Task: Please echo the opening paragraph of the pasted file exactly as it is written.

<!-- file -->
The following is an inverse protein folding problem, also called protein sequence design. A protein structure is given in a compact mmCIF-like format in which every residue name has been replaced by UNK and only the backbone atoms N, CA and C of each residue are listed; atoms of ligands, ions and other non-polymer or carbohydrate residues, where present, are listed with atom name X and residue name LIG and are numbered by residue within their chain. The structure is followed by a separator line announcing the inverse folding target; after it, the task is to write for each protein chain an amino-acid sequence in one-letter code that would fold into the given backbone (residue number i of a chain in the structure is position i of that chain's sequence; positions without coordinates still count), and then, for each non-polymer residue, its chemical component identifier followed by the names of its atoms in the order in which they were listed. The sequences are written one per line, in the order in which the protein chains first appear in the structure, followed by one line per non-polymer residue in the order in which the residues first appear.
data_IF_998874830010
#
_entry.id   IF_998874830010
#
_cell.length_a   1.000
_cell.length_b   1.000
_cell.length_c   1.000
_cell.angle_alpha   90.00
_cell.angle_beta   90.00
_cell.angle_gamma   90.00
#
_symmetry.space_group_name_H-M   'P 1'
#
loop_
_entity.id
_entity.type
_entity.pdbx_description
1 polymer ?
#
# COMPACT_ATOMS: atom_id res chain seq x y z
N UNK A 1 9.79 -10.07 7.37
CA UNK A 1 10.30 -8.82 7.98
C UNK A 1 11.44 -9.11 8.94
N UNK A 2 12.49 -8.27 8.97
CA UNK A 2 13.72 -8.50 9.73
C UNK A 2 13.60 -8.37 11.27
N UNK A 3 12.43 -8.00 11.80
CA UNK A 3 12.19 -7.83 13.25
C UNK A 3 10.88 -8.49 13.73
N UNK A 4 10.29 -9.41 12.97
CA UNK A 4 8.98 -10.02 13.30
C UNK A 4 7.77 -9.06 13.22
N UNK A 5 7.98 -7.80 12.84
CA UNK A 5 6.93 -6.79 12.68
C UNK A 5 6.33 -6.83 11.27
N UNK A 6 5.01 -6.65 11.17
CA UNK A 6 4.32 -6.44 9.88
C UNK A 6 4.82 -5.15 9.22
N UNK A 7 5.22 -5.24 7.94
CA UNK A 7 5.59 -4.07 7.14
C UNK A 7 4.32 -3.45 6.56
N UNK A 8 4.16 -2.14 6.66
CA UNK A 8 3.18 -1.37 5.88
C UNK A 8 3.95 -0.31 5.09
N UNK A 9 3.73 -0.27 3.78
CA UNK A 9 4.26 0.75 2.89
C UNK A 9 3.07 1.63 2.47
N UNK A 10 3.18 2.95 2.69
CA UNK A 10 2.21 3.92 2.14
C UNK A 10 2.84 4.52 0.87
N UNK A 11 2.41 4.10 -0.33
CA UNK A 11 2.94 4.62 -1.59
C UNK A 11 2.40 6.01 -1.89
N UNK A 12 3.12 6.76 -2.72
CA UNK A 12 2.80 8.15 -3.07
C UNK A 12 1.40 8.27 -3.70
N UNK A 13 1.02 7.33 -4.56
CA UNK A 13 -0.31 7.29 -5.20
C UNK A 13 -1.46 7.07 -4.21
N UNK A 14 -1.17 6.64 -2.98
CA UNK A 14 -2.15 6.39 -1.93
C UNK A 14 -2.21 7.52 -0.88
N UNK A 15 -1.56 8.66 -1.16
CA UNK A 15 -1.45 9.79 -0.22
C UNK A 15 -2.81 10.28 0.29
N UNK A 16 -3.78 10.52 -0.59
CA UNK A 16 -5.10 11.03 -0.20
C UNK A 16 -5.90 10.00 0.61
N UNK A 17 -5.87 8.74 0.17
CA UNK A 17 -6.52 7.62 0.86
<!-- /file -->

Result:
The following is an inverse protein folding problem, also called protein sequence design. A protein structure is given in a compact mmCIF-like format in which every residue name has been replaced by UNK and only the backbone atoms N, CA and C of each residue are listed; atoms of ligands, ions and other non-polymer or carbohydrate residues, where present, are listed with atom name X and residue name LIG and are numbered by residue within their chain. The structure is followed by a separator line announcing the inverse folding target; after it, the task is to write for each protein chain an amino-acid sequence in one-letter code that would fold into the given backbone (residue number i of a chain in the structure is position i of that chain's sequence; positions without coordinates still count), and then, for each non-polymer residue, its chemical component identifier followed by the names of its atoms in the order in which they were listed. The sequences are written one per line, in the order in which the protein chains first appear in the structure, followed by one line per non-polymer residue in the order in which the residues first appear.